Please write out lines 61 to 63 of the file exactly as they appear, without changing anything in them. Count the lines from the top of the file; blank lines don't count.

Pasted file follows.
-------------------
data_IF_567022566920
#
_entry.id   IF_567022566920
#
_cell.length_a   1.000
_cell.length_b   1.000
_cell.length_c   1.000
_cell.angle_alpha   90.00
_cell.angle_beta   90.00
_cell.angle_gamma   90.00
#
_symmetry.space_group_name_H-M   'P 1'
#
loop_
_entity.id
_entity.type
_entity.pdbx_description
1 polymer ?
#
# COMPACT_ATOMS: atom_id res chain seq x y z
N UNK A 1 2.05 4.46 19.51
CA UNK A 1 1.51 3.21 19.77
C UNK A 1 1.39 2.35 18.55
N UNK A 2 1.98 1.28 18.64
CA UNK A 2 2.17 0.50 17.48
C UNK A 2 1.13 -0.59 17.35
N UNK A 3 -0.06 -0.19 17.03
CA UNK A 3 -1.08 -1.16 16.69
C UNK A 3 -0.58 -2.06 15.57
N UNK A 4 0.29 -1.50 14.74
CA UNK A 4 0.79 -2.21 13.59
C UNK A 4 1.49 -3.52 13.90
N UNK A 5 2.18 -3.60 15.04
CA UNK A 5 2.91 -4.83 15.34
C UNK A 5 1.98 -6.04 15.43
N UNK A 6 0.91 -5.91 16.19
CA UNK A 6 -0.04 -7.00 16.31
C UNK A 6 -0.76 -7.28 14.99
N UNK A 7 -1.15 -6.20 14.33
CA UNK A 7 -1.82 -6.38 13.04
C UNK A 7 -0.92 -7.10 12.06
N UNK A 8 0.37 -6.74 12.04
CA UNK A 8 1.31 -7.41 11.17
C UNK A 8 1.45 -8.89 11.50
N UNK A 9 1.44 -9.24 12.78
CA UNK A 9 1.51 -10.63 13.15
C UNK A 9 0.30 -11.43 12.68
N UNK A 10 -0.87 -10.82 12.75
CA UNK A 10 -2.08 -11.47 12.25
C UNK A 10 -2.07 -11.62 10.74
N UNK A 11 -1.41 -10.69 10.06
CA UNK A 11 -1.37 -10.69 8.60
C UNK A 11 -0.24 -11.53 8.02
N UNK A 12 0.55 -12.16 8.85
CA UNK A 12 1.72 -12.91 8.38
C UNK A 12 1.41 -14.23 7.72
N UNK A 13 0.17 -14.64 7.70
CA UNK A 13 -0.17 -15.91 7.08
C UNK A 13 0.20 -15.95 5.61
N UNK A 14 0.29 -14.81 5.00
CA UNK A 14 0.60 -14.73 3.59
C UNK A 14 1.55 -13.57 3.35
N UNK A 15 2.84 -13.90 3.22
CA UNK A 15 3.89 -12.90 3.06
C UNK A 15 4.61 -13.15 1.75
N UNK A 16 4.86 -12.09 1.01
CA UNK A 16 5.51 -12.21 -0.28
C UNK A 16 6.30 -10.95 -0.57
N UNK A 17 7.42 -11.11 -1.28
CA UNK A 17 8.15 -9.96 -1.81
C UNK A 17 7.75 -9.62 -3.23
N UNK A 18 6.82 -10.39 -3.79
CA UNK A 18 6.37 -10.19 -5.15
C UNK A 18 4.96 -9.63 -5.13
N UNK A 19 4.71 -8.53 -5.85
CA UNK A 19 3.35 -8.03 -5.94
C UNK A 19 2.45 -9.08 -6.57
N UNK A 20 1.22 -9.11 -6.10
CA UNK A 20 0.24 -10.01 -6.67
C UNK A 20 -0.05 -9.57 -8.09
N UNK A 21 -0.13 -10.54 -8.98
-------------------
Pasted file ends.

CA UNK A 14 0.60 -14.73 3.59
C UNK A 14 1.55 -13.57 3.35
N UNK A 15 2.84 -13.90 3.22